Native to the Mediterranean region, the globe artichoke is finding increasing popularity among gardeners in the damp mild coastal regions of this country. Generally three to five feet tall, this coarse, herbaceous perennial has large, lobed leaves to three feet long and good-sized heads that take on a violet shade as they ripen. The base of the scales of the unripe flower head, along with the bottom part of the artichoke, is eaten either cooked or raw.
Artichokes are best planted as started seedlings in trenches eight inches deep, lined with one inch of compost or rotted manure. While it does best in rich sandy loam, the artichoke will grow on any kind of soil, so long as it is trenched, pulverized and well manured. Plant roots five to six inches below the surface, cover with soil and tamp firmly. When plants are six inches tall, mulch heavily to preserve moisture. Cut away all but six of the suckers that develop at the base when plant reaches eight inches and transplant the suckers to make a new row. Plant these singly two feet apart, in rows at least four feet apart, or in groups of three in triangles, at least four feet apart in the row. Protect the young suckers with hot caps, evergreen boughs or some other protecting material. Cut plants back to the ground in fall. In cool areas, protect through the winter with an inverted bushel basket with leaves.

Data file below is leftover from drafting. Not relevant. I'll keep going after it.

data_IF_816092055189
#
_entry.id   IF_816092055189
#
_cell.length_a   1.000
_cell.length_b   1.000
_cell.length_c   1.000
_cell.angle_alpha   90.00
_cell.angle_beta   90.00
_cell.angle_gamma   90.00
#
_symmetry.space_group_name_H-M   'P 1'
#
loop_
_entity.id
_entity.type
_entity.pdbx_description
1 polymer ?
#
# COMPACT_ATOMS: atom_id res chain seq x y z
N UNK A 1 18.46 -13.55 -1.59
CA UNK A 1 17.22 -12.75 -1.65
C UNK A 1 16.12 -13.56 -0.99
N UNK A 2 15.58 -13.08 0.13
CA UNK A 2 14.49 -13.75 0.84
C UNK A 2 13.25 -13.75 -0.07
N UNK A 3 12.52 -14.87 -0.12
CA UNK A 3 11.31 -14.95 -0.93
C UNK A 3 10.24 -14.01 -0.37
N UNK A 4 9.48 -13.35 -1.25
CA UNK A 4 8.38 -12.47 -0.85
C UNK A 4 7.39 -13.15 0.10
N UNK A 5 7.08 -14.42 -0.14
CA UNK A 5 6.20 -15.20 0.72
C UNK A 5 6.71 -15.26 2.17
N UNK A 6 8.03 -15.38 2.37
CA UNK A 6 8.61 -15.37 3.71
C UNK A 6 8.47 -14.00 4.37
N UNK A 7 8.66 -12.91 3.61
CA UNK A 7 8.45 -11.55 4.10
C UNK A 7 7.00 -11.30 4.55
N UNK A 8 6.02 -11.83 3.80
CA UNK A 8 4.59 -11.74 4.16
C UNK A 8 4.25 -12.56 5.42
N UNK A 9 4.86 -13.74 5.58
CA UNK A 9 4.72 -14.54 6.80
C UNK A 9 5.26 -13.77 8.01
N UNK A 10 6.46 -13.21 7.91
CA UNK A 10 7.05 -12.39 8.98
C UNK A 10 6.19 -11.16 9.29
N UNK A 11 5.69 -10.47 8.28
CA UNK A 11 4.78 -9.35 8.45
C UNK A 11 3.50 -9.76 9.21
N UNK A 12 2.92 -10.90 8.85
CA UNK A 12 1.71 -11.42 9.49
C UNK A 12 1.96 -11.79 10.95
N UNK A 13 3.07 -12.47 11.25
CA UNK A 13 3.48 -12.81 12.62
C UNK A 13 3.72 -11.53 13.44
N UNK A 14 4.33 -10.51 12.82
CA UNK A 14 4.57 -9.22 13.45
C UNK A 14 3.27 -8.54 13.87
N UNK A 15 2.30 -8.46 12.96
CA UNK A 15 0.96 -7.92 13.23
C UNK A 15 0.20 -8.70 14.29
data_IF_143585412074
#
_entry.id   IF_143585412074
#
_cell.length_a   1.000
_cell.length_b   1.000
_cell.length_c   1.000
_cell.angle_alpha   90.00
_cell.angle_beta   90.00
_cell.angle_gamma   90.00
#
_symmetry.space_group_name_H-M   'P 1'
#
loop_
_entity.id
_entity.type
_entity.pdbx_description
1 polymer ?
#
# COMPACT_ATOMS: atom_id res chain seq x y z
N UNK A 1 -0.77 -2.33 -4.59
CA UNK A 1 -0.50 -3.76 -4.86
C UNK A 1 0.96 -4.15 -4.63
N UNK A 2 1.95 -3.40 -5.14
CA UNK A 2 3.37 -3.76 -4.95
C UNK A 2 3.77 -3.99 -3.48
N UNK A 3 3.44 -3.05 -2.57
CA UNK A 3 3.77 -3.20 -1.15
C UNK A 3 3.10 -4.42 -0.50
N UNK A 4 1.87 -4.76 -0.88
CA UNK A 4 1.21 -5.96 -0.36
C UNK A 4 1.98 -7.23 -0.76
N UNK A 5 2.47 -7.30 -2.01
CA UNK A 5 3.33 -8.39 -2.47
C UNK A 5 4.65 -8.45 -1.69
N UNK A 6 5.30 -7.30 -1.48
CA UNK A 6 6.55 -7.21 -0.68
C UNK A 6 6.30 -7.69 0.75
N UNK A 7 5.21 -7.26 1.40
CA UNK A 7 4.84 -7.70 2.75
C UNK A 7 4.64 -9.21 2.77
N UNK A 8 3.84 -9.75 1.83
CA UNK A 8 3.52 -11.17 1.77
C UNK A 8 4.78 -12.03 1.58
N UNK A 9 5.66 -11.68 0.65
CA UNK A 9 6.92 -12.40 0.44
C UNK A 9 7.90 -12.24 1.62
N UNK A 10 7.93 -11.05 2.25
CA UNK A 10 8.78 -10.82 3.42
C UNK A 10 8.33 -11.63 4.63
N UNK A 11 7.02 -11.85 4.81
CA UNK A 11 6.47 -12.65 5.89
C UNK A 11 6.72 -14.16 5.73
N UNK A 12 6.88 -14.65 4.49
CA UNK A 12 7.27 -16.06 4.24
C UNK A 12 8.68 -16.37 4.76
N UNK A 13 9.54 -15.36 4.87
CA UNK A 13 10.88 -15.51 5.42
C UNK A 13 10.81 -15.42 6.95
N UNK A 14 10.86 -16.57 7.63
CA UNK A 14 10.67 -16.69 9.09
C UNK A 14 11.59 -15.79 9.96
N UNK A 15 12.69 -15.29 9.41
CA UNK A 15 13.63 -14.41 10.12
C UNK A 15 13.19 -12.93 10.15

During dry weather furnish artichokes with copious amounts of manure water or compost tea. Deep, thorough watering is best, followed by a liberal mulching of half-rotted manure between the rows.
Crops are produced in spring in warmer areas; in summer farther north. Halfway through the growing season, apply a small handful of fertilizer around the base of each plant, and repeat after harvest. When harvesting, cut with one inch of stem. The preferred method of preparing artichokes is to harvest a head while still green and unopened, when it is about the size of an orange. Heads are placed in a pot of cold water, salted and cooked for 45 minutes after the water has begun to boil. Individual leaves are then picked off and eaten one by one, starting at the outside. The thickened bottom portion of the leaf is dipped in melted butter or basil vinaigrette and its fleshy part stripped between the teeth. When all the leaves have been eaten and the hairy “choke” at the heart removed, the meaty and delicious artichoke heart—the best part of the plant—reveals itself.
The variety most commonly grown in this country is large Green Globe, which normally buds in its second year.
Although it bears a slight resemblance in taste, the globe artichoke is completely unrelated to the Jerusalem artichoke (Helianthustuberosus), a North American sunflower.